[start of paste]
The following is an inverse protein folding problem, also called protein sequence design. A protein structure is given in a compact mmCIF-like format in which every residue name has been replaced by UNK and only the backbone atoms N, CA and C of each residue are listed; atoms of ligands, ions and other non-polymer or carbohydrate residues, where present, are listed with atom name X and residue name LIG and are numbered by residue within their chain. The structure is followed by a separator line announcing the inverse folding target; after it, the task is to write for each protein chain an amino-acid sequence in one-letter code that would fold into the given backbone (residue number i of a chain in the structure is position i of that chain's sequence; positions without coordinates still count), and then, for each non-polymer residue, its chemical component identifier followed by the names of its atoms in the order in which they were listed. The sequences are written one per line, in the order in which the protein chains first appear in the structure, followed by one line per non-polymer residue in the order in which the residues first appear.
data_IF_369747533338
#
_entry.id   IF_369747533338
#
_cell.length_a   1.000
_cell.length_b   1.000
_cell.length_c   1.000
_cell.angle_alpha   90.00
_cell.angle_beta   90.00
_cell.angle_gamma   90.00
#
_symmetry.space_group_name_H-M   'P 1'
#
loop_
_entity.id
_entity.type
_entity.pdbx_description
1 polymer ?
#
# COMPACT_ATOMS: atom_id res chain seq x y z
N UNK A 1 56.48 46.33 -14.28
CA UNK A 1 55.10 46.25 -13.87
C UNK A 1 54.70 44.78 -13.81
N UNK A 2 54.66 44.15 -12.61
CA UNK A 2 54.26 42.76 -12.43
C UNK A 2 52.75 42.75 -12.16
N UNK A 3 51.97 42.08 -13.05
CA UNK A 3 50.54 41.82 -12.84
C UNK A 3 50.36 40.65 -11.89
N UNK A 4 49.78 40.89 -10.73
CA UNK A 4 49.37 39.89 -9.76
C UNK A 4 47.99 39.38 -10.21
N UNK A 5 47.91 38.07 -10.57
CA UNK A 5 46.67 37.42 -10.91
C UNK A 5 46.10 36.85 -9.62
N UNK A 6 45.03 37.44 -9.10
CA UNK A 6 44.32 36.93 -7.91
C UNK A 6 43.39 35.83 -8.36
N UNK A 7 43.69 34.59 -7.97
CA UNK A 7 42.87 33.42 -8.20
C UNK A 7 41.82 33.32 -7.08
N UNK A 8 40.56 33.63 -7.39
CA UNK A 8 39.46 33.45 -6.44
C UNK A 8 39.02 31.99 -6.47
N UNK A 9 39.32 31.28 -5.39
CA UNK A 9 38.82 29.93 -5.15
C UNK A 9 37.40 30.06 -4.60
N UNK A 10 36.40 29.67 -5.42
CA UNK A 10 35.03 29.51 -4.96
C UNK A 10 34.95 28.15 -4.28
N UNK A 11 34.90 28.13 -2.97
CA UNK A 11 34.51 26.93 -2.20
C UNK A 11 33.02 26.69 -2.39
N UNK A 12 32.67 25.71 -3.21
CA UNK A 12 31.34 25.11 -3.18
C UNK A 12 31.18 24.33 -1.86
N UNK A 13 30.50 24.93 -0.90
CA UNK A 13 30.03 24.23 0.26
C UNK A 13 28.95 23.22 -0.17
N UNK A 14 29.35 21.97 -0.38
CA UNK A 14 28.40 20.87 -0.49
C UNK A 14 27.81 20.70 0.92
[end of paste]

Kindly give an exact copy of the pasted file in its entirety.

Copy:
The following is an inverse protein folding problem, also called protein sequence design. A protein structure is given in a compact mmCIF-like format in which every residue name has been replaced by UNK and only the backbone atoms N, CA and C of each residue are listed; atoms of ligands, ions and other non-polymer or carbohydrate residues, where present, are listed with atom name X and residue name LIG and are numbered by residue within their chain. The structure is followed by a separator line announcing the inverse folding target; after it, the task is to write for each protein chain an amino-acid sequence in one-letter code that would fold into the given backbone (residue number i of a chain in the structure is position i of that chain's sequence; positions without coordinates still count), and then, for each non-polymer residue, its chemical component identifier followed by the names of its atoms in the order in which they were listed. The sequences are written one per line, in the order in which the protein chains first appear in the structure, followed by one line per non-polymer residue in the order in which the residues first appear.
data_IF_369747533338
#
_entry.id   IF_369747533338
#
_cell.length_a   1.000
_cell.length_b   1.000
_cell.length_c   1.000
_cell.angle_alpha   90.00
_cell.angle_beta   90.00
_cell.angle_gamma   90.00
#
_symmetry.space_group_name_H-M   'P 1'
#
loop_
_entity.id
_entity.type
_entity.pdbx_description
1 polymer ?
#
# COMPACT_ATOMS: atom_id res chain seq x y z
N UNK A 1 56.48 46.33 -14.28
CA UNK A 1 55.10 46.25 -13.87
C UNK A 1 54.70 44.78 -13.81
N UNK A 2 54.66 44.15 -12.61
CA UNK A 2 54.26 42.76 -12.43
C UNK A 2 52.75 42.75 -12.16
N UNK A 3 51.97 42.08 -13.05
CA UNK A 3 50.54 41.82 -12.84
C UNK A 3 50.36 40.65 -11.89
N UNK A 4 49.78 40.89 -10.73
CA UNK A 4 49.37 39.89 -9.76
C UNK A 4 47.99 39.38 -10.21
N UNK A 5 47.91 38.07 -10.57
CA UNK A 5 46.67 37.42 -10.91
C UNK A 5 46.10 36.85 -9.62
N UNK A 6 45.03 37.44 -9.10
CA UNK A 6 44.32 36.93 -7.91
C UNK A 6 43.39 35.83 -8.36
N UNK A 7 43.69 34.59 -7.97
CA UNK A 7 42.87 33.42 -8.20
C UNK A 7 41.82 33.32 -7.08
N UNK A 8 40.56 33.63 -7.39
CA UNK A 8 39.46 33.45 -6.44
C UNK A 8 39.02 31.99 -6.47
N UNK A 9 39.32 31.28 -5.39
CA UNK A 9 38.82 29.93 -5.15
C UNK A 9 37.40 30.06 -4.60
N UNK A 10 36.40 29.67 -5.42
CA UNK A 10 35.03 29.51 -4.96
C UNK A 10 34.95 28.15 -4.28
N UNK A 11 34.90 28.13 -2.97
CA UNK A 11 34.51 26.93 -2.20
C UNK A 11 33.02 26.69 -2.39
N UNK A 12 32.67 25.71 -3.21
CA UNK A 12 31.34 25.11 -3.18
C UNK A 12 31.18 24.33 -1.86
N UNK A 13 30.50 24.93 -0.90
CA UNK A 13 30.03 24.23 0.26
C UNK A 13 28.95 23.22 -0.17
N UNK A 14 29.35 21.97 -0.38
CA UNK A 14 28.40 20.87 -0.49
C UNK A 14 27.81 20.70 0.92